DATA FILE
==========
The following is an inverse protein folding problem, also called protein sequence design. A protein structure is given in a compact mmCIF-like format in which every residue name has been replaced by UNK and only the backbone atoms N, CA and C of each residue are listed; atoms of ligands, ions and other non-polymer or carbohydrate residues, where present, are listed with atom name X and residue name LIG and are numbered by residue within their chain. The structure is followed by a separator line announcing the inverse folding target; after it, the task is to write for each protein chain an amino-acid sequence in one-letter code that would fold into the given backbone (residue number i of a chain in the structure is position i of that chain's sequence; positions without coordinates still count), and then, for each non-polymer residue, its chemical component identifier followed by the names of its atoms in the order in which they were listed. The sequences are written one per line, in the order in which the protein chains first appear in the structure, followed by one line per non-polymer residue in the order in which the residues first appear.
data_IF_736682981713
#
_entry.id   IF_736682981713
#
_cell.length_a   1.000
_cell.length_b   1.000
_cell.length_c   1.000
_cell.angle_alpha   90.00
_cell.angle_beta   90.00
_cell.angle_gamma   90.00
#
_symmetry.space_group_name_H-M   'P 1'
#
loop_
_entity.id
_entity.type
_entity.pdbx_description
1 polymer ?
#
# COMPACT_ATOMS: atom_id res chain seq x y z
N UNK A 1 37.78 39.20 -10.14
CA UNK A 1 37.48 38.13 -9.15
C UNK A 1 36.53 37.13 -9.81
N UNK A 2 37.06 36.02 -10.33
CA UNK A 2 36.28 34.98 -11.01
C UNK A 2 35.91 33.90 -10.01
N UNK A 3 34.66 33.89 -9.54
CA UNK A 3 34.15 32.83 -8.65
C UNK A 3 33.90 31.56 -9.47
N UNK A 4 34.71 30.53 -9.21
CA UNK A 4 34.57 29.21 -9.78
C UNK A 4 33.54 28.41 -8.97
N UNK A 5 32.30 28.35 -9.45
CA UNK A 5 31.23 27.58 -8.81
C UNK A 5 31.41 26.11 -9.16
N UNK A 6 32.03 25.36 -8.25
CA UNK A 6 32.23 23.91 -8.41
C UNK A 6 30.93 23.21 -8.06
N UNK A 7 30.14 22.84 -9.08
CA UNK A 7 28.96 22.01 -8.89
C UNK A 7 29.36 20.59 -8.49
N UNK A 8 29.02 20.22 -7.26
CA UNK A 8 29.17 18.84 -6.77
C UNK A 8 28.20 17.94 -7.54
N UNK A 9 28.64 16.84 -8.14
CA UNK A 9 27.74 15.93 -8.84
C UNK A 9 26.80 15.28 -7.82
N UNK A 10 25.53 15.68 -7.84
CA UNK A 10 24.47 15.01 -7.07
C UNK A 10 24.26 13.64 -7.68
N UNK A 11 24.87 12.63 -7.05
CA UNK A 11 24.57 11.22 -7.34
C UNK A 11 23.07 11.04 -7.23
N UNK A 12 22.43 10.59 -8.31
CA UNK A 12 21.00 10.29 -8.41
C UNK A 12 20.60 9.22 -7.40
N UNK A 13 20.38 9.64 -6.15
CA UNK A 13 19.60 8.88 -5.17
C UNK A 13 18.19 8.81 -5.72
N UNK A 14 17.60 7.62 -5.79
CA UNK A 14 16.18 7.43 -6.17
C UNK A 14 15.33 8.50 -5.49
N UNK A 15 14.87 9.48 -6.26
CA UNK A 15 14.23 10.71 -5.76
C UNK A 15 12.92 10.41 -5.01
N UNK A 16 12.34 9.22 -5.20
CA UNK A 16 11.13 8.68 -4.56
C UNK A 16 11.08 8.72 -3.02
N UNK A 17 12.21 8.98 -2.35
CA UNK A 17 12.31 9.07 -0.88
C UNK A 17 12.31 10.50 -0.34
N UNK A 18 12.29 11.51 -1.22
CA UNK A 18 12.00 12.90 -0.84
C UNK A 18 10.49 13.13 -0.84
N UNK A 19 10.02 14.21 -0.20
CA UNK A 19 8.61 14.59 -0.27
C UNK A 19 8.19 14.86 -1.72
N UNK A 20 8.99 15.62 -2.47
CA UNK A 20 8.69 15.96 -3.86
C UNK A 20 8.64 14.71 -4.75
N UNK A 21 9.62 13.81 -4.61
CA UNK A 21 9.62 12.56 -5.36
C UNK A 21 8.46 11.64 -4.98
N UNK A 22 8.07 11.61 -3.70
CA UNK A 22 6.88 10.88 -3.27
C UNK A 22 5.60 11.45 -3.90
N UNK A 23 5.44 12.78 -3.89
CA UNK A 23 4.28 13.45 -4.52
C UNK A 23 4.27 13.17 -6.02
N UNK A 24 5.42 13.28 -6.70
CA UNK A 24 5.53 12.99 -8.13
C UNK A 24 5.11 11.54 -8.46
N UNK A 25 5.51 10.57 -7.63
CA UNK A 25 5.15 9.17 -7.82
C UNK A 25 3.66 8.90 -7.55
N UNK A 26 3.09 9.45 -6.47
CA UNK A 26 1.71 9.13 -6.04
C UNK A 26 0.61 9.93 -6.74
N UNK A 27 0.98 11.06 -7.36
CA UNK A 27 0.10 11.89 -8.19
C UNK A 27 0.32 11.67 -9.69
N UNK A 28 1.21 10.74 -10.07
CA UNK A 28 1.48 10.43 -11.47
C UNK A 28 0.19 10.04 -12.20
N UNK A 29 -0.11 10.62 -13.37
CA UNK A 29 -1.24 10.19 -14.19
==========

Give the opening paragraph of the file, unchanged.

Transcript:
The following is an inverse protein folding problem, also called protein sequence design. A protein structure is given in a compact mmCIF-like format in which every residue name has been replaced by UNK and only the backbone atoms N, CA and C of each residue are listed; atoms of ligands, ions and other non-polymer or carbohydrate residues, where present, are listed with atom name X and residue name LIG and are numbered by residue within their chain. The structure is followed by a separator line announcing the inverse folding target; after it, the task is to write for each protein chain an amino-acid sequence in one-letter code that would fold into the given backbone (residue number i of a chain in the structure is position i of that chain's sequence; positions without coordinates still count), and then, for each non-polymer residue, its chemical component identifier followed by the names of its atoms in the order in which they were listed. The sequences are written one per line, in the order in which the protein chains first appear in the structure, followed by one line per non-polymer residue in the order in which the residues first appear.